Marble Falls, Burnet, Kingsland, Llano, Spicewood, Horseshoe Bay, and ALL of the Highland Lakes
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Home » Government » Early voting starts Oct. 23; state amendments, local items on ballot
BURNET — While it definitely doesn’t have the glitz and glamor of presidential or gubernatorial elections, the upcoming Nov. 7 election has several items worth heading to the polls.
Early voting for the election runs Monday-Friday, Oct. 23-Nov. 4. All Texans have a say in the proposed seven state constitutional amendments on the ballot.
Those amendments are:
• State of Texas Proposition 1 — The constitutional amendment authorizing the legislature to provide for an exemption from ad valorem taxation of part of the market value of the residence homestead of a partially disabled veteran or the surviving spouse of a partially disabled veteran if the residence homestead was donated to the disabled veteran by a charitable organization for less than the market value of the residence homestead and harmonizing certain related provisions of the Texas Constitution.
• State of Texas Proposition 2 — The constitutional amendment to establish a lower amount for expenses that can be charged to a borrower and removing certain financing expense limitations for a home equity loan, establishing certain authorized lenders to make a home equity loan, changing certain options for the refinancing of home equity loans, changing the threshold for an advance of a home equity line of credit, and allowing home equity loans on agricultural homesteads.
• State of Texas Proposition 3 — The constitutional amendment limiting the service of certain officeholders appointed by the governor and confirmed by the senate after the expiration of the person’s term of office.
• State of Texas Proposition 4 — The constitutional amendment authorizing the legislature to require a court to provide notice to the attorney general of a challenge to the constitutionality of a state statute and authorizing the legislature to prescribe a waiting period before the court may enter a judgment holding the statute unconstitutional.
• State of Texas Proposition 5 — The constitutional amendment on professional sports team charitable foundations conducting charitable raffles.
• State of Texas Proposition 6 — The constitutional amendment authorizing the legislature to provide for an exemption from ad valorem taxation of all or part of the market value of the residence homestead of the surviving spouse of a first responder who is killed or fatally injured in the line of duty.
• State of Texas Proposition 7 — The constitutional amendment relating to legislative authority to permit credit unions and other financial institutions to award prizes by lot to promote savings.
In Horseshoe Bay and Granite Shoals, voters also have to local items on the ballot to consider.
Horseshoe Bay residents are voting in city races. Mayor Steve Jordan is running unopposed, but there are three people vying for two seats as city council members.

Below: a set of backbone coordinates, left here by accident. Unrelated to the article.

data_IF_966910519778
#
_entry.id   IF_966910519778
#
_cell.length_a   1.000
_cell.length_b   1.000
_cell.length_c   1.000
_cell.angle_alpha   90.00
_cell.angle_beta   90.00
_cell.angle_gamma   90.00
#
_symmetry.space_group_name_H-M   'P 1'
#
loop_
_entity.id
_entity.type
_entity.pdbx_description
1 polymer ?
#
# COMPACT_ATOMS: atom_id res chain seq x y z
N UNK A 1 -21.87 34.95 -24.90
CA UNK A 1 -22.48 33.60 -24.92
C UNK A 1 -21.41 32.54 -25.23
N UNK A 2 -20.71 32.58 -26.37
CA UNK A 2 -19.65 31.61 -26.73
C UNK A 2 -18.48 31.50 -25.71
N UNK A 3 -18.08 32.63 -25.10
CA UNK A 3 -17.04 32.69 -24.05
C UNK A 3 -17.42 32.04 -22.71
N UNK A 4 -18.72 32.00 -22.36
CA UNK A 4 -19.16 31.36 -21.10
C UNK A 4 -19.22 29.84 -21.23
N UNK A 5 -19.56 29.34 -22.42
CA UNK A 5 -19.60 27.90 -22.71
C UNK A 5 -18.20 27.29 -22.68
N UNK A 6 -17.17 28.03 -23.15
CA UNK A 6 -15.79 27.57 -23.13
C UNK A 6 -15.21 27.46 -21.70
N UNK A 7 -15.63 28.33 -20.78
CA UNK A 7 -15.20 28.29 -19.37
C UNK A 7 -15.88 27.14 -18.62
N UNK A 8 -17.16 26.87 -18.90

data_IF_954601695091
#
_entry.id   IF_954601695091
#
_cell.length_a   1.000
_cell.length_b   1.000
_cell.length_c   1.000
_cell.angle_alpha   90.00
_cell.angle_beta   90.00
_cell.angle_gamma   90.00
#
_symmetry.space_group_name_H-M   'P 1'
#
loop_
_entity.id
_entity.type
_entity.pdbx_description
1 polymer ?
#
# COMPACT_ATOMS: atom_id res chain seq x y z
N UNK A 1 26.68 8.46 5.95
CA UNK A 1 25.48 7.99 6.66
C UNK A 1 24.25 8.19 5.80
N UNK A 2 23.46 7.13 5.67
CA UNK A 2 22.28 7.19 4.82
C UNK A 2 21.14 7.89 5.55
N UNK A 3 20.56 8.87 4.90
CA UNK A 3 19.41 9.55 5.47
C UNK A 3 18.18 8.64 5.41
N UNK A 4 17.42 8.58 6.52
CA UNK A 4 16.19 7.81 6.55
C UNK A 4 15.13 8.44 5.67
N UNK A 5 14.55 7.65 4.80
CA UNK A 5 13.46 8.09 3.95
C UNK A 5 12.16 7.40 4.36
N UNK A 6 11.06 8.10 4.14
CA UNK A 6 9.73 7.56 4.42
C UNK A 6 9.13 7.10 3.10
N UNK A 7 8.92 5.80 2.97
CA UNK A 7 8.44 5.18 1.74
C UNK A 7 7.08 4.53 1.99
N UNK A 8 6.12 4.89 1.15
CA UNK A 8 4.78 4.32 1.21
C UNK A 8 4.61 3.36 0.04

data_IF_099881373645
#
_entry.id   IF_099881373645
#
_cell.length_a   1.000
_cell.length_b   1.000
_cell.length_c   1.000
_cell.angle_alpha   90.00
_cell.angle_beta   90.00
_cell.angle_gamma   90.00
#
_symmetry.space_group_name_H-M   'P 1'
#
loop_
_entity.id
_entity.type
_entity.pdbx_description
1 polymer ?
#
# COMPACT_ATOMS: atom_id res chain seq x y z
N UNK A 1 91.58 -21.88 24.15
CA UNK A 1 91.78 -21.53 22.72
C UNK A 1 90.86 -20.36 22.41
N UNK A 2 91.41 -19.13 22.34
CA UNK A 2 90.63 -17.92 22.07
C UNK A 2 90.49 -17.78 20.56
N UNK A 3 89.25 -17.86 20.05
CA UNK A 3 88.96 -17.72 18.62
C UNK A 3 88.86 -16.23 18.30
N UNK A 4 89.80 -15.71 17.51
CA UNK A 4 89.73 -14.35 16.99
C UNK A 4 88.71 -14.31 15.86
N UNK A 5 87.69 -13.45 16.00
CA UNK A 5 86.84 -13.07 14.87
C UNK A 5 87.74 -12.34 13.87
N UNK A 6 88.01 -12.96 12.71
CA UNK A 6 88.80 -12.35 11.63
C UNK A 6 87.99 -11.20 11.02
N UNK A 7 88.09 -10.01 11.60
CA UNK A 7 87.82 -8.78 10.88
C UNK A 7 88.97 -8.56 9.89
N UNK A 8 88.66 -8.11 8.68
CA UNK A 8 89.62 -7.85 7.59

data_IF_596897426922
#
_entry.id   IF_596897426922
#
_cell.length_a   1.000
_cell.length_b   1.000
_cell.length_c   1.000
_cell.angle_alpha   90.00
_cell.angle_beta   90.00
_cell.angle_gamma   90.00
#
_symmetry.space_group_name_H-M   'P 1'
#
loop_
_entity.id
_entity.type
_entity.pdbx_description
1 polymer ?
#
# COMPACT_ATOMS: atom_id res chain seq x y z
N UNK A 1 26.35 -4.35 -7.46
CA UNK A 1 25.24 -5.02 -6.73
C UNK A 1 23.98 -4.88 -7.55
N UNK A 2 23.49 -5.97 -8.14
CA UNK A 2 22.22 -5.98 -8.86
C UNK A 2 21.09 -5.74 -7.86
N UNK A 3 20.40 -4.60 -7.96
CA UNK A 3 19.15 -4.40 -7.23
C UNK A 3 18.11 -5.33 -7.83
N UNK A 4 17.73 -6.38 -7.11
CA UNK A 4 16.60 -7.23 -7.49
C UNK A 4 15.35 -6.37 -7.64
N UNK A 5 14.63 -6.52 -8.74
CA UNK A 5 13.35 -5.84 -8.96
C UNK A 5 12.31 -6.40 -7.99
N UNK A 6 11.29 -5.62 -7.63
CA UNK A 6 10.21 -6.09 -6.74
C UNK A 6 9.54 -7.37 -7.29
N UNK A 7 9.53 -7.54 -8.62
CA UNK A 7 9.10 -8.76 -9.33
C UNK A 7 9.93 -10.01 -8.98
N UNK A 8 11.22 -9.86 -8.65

The three Horseshoe Bay candidates for city council are Reagan Lambert, Cynthia Clinesmith, and Dennis R. Hoover. Voters can vote for none, one, or two.
Last year, Granite Shoals voters approved a $3 million bond program aimed at three streets, but after the election, city staff learned an anticipated U.S. Department of Agriculture grant would fund no more than $50,000. City leaders said the USDA officials had told them prior to the November 2016 bond election that the federal program could kick in several million dollars for road improvements.
Granite Shoals leaders had to scale back any road improvement plan based on the new information, but instead of issuing the $3 million debt, they decided to go back to voters with the new information and updated road plan to see if they still wanted to go forward.
When Granite Shoals voters go to the polls, they’ll see the question, “Shall the city of Granite Shoals, Texas, remain authorized to issue the $3,000,000 of tax bonds previously approved by the voters on November 8, 2016, for improvements to Phillips Ranch Road, Prairie Creek Road, and Valley View Lane?”
EARLY VOTING SITES AND TIMES
In Burnet County, residents have two locations for early voting:
• Burnet County Courthouse, 220 S. Pierce St. in Burnet
• Courthouse South Annex, 810 Steve Hawkins Parkway in Marble Falls
Early voting hours at both locations are 8 a.m.-5 p.m. Oct. 23-25; Oct. 27; Oct. 30-Nov. 1; and Nov. 3. The two locations are open 7 a.m.-7 p.m. Oct. 26 and Nov. 2.
In Llano County, voters can go to:
• Llano County Library, 102 E. Haynie St. in Llano: 7 a.m.-7 p.m. Oct. 23 and Oct. 30; 8 a.m.-4:30 p.m. Oct. 24-27, and Oct. 31-Nov. 3
• Kingsland Branch Library, 125 W. Polk St. in Kingsland: 9 a.m.-4 p.m. Oct. 23-Nov. 3 (Monday-Friday only)
• Horseshoe Bay Property Owners Association, 107 Twilight in Horseshoe Bay: 9 a.m.-3:30 p.m. Oct. 23-Nov. 3 (Monday-Friday only)
For more information on the state constitutional amendments and local items, Llano County residents can go to co.llano.tx.us, and Burnet County residents can go to burnetcountytexas.org. Go to votetexas.gov for more general voting information.